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Retinal Disease Interest Group

Retinal cross section with photoreceptors and nuclei stained

The process of vision is initiated in the retina, which is the most accessible part of the central nervous system, supplying over 30% of the sensory input to the brain (in humans). Not surprisingly, visual (and specifically retinal) dysfunction is observed in a large number of syndromic and inherited genetic diseases. The goal of RDIG is to promote interactions among scientists interested in biology, pathogenesis and treatments of syndromic diseases involving visual dysfunction or diseases of the neuronal tissue. Everyone is welcome to join and participate in lively discussions.

The group moderators are Drs. Anand Swaroop and Jacob Nellissery. To receive information about group activities, sign up for the sign up for the listserv , or send an email to RDIG-L@LIST.NIH.GOV.

Meetings and Seminars

Upcoming seminars

April 29, 2021

"Transplantation of human photoreceptors into mouse models of retinal degeneration - incorporation, maturation and function”; Marius Alder, Center for Regenerative Therapies, Center for Molecular and Cellular Bioengineering, Technische Universität, Dresden, Germany


Past seminars (2019-Present)

December 16, 2021

"Development of the Outer Plexiform Layer in the Human Retina"; Aaron Nagiel, Assistant Professor of Ophthalmology, USC Roski Eye Institute, Keck School of Medicine, University of Southern California

November 15, 2021

Multi-omics, Models and Machine Learning: Understanding Non-Coding Variants in Retinal Disease”; Tim Cherry, Pediatrics, Division of Genetic Medicine, Center for Developmental Biology and Regenerative Medicine, University of Washington – Seattle Children’s Research Institute


October 6, 2021

"The role of metabolism on photoreceptor cell health during the progression of retinal degenerative disease”; Katherine Wert, Departments of Ophthalmology and Molecular Biology, UT Southwestern Medical Center


October 4, 2021

"How the kinetics of Crx and Nrl binding to DNA shapes promoter activity"; Barry E. Knox, Departments of Ophthalmology and Visual Sciences as well as Biochemistry and Molecular Biology, SUNY Upstate Medical University


August 6, 2021

"Pathoconnectomics in retinal degeneration"; Bryan Jones, John A. Moran Eye Center, University of Utah School of Medicine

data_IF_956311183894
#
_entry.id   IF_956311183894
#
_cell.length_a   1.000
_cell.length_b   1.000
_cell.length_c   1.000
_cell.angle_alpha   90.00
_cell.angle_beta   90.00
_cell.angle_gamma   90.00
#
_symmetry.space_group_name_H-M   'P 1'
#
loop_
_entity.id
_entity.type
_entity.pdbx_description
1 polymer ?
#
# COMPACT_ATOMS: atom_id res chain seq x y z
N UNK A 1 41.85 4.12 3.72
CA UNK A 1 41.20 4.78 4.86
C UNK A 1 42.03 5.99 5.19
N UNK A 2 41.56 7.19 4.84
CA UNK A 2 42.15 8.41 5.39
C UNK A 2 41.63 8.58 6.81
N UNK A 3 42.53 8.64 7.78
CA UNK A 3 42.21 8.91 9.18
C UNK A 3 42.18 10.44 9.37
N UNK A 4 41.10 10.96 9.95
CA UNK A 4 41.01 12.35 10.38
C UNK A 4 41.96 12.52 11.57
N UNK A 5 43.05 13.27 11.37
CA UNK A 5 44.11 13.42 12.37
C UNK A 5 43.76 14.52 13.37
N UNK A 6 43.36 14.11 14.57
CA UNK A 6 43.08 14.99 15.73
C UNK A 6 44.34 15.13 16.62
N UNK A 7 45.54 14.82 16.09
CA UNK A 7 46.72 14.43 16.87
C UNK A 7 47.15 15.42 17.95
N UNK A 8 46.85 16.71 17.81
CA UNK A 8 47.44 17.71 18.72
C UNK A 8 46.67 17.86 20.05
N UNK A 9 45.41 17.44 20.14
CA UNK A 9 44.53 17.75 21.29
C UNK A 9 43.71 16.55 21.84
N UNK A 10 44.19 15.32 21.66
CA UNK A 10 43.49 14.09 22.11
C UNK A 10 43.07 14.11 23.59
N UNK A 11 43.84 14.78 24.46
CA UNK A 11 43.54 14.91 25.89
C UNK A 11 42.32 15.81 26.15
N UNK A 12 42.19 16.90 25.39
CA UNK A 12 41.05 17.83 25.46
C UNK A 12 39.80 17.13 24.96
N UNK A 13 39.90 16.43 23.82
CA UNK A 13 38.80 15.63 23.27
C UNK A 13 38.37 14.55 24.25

July 12, 2021

“Cis-regulatory landscapes in human retina and retinal enhanceropathies” ; Elfride De Baere, Center for Medical Genetics, Department of Biomolecular Medicine, Ghent University


September 30, 2020

"A high glycemia diet increases risk for age related macular degeneration: a mechanistic analysis"; Dr. Allen Taylor, Tufts University

February 3, 2020

"Thyroid hormone and cone photoreceptors: diversity, differentiation and death"; Dr. Douglas Forrest, NIDDK, NIH

January 6, 2020

“It is more than just ATGC: discovering new bases in DNA”; Dr. Aravind Iyer, NCBI, NIH

September 23, 2019

“Chaperones in photoreceptors: AIPL1 and Ric8A” ; Dr. Nikolai Artemyev,  Carver College of Medicine, University of Iowa

June 3, 2019

Dr. Michael Redmond, NEI, NIH

April 9, 2019

“A tale of ARL family of GTPases in photoreceptor health and function"; Dr. Visvanathan Ramamurth, School of Medicine, West Virginia University

April 1, 2019

“Novel peptides targeting retinal signaling: Toward peptide therapeutics”; Dr. S. Patricia Becerra, NEI, NIH

March 20, 2019

“Proteasomal overload as a common stress factor and therapeutic target in retinal degeneration” ; Dr. Vadim Arshavsky,  School of Medicine, Duke University

March 4, 2019

“Albinism: Can it become a treatable disease?”; Dr. Brian Brooks, NEI, NIH

February 6, 2019

“How studies of retinal development can help us combat retinal degeneration” ; Dr. Colin J. Barnstable, Department of Neural and Behavioral Sciences, Penn State Hershey Eye Center

Last updated: December 17, 2021